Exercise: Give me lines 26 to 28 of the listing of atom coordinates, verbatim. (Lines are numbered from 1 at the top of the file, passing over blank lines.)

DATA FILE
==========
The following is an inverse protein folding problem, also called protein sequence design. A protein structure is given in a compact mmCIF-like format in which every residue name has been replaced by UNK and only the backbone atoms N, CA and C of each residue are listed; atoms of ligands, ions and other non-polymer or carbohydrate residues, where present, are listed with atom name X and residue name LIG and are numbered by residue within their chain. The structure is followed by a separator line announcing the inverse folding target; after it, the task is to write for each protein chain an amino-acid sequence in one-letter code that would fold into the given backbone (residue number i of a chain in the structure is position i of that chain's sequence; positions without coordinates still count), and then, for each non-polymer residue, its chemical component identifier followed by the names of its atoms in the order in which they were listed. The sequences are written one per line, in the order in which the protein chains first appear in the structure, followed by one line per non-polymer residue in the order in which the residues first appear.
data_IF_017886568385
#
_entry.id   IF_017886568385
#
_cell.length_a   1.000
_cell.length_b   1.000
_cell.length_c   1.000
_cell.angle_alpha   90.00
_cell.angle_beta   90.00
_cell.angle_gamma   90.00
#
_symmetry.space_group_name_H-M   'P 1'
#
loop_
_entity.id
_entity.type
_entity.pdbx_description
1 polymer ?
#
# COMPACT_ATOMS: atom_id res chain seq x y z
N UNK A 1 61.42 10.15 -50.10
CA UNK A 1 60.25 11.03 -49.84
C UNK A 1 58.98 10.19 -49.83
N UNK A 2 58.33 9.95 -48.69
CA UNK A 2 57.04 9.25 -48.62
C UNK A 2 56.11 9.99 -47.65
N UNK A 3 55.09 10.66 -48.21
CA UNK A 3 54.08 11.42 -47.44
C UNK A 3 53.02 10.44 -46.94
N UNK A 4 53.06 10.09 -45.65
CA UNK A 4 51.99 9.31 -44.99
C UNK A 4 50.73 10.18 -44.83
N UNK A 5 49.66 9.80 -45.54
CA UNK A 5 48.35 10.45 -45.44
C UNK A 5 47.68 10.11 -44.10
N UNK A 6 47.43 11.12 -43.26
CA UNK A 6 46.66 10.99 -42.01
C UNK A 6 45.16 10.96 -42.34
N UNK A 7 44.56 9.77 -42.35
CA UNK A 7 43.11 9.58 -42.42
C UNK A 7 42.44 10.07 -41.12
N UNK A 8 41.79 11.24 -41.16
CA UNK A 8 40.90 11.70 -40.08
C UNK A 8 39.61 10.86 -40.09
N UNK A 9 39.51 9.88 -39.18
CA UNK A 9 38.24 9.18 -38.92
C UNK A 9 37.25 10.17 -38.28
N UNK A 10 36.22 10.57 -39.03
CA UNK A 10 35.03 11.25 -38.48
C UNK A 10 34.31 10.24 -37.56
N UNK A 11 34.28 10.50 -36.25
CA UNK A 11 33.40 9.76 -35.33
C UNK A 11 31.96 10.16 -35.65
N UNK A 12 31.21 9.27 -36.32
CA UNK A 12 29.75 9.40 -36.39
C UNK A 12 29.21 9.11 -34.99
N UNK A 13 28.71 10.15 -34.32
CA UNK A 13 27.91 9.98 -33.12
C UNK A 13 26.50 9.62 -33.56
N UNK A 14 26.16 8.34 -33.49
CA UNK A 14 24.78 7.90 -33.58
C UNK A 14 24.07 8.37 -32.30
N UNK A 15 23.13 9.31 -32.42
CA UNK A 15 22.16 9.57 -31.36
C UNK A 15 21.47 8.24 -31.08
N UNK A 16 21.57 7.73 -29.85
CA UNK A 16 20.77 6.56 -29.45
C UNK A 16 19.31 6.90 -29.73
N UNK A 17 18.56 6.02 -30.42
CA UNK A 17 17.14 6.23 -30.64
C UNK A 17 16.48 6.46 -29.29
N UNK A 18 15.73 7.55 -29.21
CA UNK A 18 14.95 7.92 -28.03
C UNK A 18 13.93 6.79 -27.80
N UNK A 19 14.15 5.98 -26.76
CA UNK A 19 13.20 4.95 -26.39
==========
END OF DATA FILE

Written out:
CA UNK A 2 57.04 9.25 -48.62
C UNK A 2 56.11 9.99 -47.65
N UNK A 3 55.09 10.66 -48.21